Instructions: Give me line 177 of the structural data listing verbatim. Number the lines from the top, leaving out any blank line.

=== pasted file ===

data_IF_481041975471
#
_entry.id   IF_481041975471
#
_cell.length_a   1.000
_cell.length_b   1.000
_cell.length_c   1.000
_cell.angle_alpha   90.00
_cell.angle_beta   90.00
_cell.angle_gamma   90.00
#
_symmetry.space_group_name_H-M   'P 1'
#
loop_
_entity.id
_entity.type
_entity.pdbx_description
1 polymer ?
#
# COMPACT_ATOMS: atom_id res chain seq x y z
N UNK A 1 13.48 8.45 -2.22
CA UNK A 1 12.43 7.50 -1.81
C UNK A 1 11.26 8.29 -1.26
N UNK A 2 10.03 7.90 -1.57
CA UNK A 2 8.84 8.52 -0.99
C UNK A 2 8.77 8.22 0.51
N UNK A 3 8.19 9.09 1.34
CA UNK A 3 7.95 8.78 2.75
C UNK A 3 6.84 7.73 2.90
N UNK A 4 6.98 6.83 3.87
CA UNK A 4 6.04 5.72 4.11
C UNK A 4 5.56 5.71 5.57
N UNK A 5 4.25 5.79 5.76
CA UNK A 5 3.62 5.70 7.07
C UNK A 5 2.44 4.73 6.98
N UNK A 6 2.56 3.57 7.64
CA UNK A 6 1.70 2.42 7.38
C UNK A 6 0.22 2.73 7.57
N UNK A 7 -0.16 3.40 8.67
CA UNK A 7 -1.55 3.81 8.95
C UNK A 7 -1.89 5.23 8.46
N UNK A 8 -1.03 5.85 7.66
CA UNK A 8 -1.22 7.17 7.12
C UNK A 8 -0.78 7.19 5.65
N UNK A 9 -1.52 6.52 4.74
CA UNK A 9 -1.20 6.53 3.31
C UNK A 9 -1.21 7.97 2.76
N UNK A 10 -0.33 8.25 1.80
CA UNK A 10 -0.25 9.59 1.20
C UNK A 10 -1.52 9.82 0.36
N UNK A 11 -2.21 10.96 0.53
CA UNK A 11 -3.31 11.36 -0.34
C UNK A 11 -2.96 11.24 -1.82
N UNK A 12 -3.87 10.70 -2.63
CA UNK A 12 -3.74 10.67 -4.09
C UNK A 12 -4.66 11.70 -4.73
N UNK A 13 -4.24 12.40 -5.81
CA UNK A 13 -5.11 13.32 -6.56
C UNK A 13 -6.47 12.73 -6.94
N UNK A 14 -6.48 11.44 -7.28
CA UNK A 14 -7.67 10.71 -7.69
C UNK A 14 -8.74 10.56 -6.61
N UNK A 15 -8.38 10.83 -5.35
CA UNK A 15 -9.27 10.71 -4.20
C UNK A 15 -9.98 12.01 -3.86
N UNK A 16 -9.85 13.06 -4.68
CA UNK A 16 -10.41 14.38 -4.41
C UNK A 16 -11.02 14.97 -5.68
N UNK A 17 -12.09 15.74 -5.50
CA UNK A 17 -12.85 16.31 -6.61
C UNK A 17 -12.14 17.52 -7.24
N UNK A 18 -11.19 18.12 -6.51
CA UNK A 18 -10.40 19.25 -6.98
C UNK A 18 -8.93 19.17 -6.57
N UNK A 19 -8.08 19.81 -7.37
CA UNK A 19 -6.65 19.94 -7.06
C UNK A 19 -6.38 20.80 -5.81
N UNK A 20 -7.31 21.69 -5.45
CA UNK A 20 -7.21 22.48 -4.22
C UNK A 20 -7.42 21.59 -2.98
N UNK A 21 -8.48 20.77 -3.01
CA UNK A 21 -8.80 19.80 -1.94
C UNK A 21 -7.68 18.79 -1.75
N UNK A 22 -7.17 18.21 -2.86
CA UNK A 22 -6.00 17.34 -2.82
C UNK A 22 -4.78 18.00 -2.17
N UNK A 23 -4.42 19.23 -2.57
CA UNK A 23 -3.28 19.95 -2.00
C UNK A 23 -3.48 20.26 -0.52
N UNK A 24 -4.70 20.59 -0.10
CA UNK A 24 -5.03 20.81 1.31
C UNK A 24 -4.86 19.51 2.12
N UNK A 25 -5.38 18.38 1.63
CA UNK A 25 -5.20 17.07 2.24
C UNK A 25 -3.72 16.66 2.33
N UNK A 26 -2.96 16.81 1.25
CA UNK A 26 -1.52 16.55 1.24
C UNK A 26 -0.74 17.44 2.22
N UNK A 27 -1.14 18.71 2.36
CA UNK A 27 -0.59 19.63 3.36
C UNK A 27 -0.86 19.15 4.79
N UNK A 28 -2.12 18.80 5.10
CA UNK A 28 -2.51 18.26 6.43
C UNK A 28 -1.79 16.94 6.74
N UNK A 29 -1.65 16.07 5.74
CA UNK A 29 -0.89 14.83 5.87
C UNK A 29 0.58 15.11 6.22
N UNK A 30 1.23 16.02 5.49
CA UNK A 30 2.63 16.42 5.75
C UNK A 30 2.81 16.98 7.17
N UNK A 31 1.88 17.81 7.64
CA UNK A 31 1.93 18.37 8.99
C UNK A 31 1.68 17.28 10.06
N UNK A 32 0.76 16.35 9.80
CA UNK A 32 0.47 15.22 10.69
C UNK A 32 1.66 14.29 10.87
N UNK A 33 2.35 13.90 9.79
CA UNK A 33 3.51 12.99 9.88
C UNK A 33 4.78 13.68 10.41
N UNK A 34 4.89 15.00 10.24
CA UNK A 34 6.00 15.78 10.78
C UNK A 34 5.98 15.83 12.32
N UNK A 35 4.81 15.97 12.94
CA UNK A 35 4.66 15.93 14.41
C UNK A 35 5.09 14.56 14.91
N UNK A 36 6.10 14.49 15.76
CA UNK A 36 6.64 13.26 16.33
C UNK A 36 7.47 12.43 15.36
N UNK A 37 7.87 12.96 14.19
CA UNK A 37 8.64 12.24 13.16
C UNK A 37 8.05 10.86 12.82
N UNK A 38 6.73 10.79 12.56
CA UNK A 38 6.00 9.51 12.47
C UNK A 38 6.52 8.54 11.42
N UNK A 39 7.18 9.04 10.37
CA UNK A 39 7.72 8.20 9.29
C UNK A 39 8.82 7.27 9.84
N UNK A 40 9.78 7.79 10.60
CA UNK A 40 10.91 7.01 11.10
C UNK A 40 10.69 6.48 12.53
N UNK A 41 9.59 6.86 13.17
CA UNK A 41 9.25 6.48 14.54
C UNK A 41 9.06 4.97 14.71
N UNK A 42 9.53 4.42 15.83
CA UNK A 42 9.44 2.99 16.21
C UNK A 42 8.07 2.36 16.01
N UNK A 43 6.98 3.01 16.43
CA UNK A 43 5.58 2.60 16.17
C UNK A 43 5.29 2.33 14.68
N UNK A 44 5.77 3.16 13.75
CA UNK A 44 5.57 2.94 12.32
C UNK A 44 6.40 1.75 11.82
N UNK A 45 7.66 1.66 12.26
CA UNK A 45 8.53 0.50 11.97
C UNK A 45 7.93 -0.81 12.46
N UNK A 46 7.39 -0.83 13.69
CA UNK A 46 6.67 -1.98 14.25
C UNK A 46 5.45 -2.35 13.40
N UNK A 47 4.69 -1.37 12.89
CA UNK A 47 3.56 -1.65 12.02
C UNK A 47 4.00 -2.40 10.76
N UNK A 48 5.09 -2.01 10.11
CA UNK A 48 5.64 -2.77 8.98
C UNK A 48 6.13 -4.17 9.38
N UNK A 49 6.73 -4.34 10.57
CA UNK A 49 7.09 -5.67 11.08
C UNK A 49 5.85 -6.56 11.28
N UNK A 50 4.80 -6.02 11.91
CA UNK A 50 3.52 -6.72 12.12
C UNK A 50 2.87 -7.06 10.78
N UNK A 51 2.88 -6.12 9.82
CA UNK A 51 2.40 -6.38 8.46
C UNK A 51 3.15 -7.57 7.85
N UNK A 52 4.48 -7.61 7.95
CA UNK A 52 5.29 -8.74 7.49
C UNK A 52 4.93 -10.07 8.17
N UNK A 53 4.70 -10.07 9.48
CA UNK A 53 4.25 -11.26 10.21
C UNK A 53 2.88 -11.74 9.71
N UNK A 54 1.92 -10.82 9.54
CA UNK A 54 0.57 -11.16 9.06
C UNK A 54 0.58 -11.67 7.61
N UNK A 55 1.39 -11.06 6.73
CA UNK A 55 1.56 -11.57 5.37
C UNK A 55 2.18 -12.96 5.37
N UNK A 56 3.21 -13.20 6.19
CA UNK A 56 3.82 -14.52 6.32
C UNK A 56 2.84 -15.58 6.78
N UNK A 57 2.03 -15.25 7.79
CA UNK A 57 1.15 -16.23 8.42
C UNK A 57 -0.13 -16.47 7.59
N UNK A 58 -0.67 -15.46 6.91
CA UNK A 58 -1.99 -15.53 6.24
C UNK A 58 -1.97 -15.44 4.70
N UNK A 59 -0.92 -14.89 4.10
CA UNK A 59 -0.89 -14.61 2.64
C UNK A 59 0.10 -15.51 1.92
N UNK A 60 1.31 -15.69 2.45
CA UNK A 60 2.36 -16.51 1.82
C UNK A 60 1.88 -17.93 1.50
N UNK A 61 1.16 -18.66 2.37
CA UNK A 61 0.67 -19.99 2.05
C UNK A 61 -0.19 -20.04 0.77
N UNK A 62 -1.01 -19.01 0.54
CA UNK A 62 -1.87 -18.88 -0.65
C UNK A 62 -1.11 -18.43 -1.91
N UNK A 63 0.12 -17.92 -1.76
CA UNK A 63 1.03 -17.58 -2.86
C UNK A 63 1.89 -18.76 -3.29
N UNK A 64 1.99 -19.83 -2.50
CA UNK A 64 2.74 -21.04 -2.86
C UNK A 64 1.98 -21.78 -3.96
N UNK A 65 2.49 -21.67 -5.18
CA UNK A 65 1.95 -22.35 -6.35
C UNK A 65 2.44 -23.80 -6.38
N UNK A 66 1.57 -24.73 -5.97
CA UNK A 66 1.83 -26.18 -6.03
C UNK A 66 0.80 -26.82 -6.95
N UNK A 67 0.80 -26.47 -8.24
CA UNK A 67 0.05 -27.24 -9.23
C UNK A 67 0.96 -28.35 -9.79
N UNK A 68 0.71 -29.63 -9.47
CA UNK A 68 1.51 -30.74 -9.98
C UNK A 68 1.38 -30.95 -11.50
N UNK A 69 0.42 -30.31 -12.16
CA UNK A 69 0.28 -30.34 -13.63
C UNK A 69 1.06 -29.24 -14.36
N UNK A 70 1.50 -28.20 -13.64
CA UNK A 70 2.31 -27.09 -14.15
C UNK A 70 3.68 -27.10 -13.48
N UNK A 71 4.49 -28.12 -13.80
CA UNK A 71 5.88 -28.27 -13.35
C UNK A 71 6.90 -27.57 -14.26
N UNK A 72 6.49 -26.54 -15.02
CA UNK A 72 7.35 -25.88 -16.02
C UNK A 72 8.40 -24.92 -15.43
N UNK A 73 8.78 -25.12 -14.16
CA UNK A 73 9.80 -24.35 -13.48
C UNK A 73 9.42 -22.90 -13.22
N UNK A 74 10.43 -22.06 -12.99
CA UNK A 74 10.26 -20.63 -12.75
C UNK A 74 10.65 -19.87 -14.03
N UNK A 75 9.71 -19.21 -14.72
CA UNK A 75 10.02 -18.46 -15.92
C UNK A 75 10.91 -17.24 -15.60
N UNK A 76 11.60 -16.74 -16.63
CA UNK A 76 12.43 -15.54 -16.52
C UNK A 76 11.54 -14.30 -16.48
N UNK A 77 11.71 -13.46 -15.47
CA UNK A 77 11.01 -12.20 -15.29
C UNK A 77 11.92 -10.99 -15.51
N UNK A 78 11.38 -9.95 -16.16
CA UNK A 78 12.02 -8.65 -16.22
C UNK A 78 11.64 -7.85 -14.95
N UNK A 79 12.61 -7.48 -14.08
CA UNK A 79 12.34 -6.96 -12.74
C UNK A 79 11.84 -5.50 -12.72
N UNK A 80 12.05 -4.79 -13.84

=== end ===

N UNK A 53 4.70 -10.07 9.48